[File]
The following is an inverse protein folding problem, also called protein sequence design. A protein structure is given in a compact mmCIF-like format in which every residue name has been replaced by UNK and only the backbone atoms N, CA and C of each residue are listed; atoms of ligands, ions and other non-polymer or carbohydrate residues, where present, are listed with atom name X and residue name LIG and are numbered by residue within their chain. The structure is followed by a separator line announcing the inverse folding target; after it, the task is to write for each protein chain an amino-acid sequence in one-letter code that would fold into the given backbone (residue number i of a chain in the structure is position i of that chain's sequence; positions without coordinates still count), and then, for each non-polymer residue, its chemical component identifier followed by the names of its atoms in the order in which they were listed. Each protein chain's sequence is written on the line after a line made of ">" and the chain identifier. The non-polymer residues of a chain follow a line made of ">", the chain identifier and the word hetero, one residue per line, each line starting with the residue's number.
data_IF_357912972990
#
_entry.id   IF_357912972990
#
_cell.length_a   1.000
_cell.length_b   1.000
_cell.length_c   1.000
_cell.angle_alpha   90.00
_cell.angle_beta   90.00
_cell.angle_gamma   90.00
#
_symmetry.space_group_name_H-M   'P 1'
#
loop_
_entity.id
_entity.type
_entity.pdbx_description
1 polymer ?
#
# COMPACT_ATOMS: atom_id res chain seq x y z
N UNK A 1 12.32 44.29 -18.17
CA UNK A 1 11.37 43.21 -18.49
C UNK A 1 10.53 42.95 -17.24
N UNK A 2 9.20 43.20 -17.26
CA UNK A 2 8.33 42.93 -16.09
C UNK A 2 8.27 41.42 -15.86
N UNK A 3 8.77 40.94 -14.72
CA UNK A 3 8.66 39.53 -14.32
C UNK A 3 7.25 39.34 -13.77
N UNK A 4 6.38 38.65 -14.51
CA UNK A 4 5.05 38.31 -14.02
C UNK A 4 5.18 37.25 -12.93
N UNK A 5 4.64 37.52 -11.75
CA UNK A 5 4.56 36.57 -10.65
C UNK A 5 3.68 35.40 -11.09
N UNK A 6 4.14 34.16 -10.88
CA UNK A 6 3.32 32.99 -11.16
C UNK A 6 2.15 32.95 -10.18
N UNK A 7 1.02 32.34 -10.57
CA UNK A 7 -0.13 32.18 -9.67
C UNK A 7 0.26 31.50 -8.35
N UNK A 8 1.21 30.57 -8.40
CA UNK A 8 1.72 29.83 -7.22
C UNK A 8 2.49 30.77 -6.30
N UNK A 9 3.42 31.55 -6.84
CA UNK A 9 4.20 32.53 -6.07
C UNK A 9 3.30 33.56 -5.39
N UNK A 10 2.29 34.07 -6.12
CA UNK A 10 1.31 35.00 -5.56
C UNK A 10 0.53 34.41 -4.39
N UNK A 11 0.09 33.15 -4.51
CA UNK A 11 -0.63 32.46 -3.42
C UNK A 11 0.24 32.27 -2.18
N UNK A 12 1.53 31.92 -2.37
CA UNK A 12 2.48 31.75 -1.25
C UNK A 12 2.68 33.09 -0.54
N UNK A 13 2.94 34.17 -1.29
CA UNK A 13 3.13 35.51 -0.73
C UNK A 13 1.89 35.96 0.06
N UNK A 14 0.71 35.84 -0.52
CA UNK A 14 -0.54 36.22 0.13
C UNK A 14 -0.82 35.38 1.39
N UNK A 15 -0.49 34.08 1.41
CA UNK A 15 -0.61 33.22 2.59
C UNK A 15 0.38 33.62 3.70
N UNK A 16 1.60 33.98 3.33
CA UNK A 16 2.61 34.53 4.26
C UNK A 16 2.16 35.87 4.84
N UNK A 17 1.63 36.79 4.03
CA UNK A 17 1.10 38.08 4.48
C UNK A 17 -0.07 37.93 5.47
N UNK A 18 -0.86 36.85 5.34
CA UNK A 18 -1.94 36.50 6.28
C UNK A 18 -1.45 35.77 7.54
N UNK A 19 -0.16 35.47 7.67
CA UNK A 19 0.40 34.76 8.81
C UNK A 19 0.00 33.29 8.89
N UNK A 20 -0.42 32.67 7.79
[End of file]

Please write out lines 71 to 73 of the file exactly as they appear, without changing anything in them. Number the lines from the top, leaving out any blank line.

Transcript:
CA UNK A 17 1.10 38.08 4.48
C UNK A 17 -0.07 37.93 5.47
N UNK A 18 -0.86 36.85 5.34